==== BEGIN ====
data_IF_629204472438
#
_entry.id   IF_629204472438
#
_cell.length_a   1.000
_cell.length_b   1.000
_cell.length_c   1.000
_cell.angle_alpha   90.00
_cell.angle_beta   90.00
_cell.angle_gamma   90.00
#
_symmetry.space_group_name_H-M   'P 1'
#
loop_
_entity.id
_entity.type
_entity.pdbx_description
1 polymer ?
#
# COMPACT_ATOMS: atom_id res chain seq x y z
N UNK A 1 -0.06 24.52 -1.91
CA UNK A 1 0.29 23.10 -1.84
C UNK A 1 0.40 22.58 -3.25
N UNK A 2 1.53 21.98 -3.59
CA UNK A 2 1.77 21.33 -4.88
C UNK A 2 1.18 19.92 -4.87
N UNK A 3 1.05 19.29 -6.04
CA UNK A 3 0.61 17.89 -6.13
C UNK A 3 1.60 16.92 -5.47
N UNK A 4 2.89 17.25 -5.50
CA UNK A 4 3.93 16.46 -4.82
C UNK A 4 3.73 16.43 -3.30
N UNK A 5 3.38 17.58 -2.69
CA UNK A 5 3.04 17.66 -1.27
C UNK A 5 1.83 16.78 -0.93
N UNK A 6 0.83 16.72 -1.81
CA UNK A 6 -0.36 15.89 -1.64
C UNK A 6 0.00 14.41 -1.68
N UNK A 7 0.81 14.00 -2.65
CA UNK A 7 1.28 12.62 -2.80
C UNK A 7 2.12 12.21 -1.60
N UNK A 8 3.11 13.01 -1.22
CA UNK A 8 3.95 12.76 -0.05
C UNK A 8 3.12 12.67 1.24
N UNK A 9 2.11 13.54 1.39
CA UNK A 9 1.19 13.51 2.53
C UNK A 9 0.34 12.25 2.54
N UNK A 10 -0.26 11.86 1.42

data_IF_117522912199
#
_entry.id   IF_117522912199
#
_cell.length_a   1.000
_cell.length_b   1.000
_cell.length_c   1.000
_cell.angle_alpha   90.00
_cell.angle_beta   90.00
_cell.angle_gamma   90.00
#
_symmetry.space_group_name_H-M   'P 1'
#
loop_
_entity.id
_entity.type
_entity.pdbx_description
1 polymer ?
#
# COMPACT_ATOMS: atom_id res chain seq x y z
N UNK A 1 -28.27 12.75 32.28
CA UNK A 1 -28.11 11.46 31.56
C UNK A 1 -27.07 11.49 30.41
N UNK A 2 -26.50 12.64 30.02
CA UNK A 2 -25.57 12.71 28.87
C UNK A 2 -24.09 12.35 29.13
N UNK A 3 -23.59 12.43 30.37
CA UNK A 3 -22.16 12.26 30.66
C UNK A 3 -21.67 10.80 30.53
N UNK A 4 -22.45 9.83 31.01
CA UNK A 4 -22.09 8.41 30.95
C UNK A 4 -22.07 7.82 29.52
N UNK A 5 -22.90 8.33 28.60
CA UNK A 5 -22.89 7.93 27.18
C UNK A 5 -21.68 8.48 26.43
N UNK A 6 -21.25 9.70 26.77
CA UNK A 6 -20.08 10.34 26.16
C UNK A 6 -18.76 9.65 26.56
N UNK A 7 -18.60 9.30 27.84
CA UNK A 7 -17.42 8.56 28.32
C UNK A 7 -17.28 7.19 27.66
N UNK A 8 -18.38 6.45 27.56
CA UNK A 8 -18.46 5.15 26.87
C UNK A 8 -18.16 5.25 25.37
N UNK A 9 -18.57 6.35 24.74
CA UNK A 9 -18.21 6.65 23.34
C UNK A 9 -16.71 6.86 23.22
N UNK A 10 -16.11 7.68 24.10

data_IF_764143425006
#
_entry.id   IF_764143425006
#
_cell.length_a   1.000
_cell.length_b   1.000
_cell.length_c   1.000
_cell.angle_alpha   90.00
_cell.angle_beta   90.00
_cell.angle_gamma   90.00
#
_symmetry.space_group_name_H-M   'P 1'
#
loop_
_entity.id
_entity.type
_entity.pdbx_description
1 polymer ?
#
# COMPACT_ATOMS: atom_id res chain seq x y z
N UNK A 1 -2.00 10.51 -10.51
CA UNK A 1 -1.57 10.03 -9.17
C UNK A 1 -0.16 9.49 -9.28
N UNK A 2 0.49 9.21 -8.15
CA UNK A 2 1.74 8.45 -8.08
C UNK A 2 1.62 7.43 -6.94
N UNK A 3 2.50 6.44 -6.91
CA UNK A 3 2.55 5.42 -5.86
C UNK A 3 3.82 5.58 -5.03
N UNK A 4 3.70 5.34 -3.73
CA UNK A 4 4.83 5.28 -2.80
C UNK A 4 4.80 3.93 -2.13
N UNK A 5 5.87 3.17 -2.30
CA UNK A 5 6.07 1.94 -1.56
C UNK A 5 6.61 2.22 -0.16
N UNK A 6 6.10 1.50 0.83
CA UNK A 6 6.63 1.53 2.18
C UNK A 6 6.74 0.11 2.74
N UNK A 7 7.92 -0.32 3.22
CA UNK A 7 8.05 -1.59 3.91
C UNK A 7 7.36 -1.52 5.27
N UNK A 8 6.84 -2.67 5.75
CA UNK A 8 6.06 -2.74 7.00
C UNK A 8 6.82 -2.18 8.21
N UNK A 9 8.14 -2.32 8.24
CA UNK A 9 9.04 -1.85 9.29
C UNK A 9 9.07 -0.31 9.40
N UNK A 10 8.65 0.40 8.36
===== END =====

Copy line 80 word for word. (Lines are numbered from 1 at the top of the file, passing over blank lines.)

C UNK A 4 -22.07 7.82 29.52